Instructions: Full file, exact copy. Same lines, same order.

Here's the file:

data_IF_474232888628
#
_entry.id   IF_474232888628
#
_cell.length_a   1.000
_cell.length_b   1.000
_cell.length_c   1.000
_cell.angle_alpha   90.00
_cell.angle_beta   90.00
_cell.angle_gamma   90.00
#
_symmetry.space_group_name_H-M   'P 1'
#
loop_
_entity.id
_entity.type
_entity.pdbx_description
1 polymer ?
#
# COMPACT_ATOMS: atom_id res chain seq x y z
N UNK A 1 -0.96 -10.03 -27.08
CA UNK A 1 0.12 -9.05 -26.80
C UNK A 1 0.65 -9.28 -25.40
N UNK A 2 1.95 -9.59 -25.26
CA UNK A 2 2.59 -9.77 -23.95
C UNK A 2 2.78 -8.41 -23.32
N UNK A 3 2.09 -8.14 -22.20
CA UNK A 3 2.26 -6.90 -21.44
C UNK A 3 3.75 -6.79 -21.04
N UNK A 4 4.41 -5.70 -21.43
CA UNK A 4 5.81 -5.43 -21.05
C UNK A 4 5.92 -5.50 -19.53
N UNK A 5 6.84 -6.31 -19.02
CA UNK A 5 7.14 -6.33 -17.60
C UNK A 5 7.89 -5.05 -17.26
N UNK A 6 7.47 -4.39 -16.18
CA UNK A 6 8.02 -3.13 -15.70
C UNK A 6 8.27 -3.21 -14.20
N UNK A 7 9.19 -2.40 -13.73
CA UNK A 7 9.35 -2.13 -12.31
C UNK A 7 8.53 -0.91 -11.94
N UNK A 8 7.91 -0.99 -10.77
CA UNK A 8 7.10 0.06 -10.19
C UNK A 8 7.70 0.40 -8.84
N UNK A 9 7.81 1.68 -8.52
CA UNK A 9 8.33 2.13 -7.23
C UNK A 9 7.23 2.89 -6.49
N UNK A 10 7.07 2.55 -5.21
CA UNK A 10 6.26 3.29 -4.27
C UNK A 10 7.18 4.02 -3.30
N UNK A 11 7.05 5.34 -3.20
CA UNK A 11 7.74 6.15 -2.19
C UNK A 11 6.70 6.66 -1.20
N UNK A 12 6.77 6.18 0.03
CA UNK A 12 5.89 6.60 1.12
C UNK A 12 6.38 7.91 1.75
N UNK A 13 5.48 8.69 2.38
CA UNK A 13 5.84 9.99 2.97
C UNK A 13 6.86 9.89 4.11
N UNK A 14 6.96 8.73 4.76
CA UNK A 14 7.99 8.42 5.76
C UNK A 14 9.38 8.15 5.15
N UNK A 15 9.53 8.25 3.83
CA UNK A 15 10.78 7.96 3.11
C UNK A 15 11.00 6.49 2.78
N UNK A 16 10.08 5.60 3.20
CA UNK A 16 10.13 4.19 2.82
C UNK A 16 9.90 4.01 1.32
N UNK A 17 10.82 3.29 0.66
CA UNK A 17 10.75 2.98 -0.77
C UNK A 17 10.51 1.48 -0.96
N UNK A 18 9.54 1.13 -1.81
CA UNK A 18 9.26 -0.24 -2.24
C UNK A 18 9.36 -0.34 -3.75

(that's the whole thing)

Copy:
data_IF_474232888628
#
_entry.id   IF_474232888628
#
_cell.length_a   1.000
_cell.length_b   1.000
_cell.length_c   1.000
_cell.angle_alpha   90.00
_cell.angle_beta   90.00
_cell.angle_gamma   90.00
#
_symmetry.space_group_name_H-M   'P 1'
#
loop_
_entity.id
_entity.type
_entity.pdbx_description
1 polymer ?
#
# COMPACT_ATOMS: atom_id res chain seq x y z
N UNK A 1 -0.96 -10.03 -27.08
CA UNK A 1 0.12 -9.05 -26.80
C UNK A 1 0.65 -9.28 -25.40
N UNK A 2 1.95 -9.59 -25.26
CA UNK A 2 2.59 -9.77 -23.95
C UNK A 2 2.78 -8.41 -23.32
N UNK A 3 2.09 -8.14 -22.20
CA UNK A 3 2.26 -6.90 -21.44
C UNK A 3 3.75 -6.79 -21.04
N UNK A 4 4.41 -5.70 -21.43
CA UNK A 4 5.81 -5.43 -21.05
C UNK A 4 5.92 -5.50 -19.53
N UNK A 5 6.84 -6.31 -19.02
CA UNK A 5 7.14 -6.33 -17.60
C UNK A 5 7.89 -5.05 -17.26
N UNK A 6 7.47 -4.39 -16.18
CA UNK A 6 8.02 -3.13 -15.70
C UNK A 6 8.27 -3.21 -14.20
N UNK A 7 9.19 -2.40 -13.73
CA UNK A 7 9.35 -2.13 -12.31
C UNK A 7 8.53 -0.91 -11.94
N UNK A 8 7.91 -0.99 -10.77
CA UNK A 8 7.10 0.06 -10.19
C UNK A 8 7.70 0.40 -8.84
N UNK A 9 7.81 1.68 -8.52
CA UNK A 9 8.33 2.13 -7.23
C UNK A 9 7.23 2.89 -6.49
N UNK A 10 7.07 2.55 -5.21
CA UNK A 10 6.26 3.29 -4.27
C UNK A 10 7.18 4.02 -3.30
N UNK A 11 7.05 5.34 -3.20
CA UNK A 11 7.74 6.15 -2.19
C UNK A 11 6.70 6.66 -1.20
N UNK A 12 6.77 6.18 0.03
CA UNK A 12 5.89 6.60 1.12
C UNK A 12 6.38 7.91 1.75
N UNK A 13 5.48 8.69 2.38
CA UNK A 13 5.84 9.99 2.97
C UNK A 13 6.86 9.89 4.11
N UNK A 14 6.96 8.73 4.76
CA UNK A 14 7.99 8.42 5.76
C UNK A 14 9.38 8.15 5.15
N UNK A 15 9.53 8.25 3.83
CA UNK A 15 10.78 7.96 3.11
C UNK A 15 11.00 6.49 2.78
N UNK A 16 10.08 5.60 3.20
CA UNK A 16 10.13 4.19 2.82
C UNK A 16 9.90 4.01 1.32
N UNK A 17 10.82 3.29 0.66
CA UNK A 17 10.75 2.98 -0.77
C UNK A 17 10.51 1.48 -0.96
N UNK A 18 9.54 1.13 -1.81
CA UNK A 18 9.26 -0.24 -2.24
C UNK A 18 9.36 -0.34 -3.75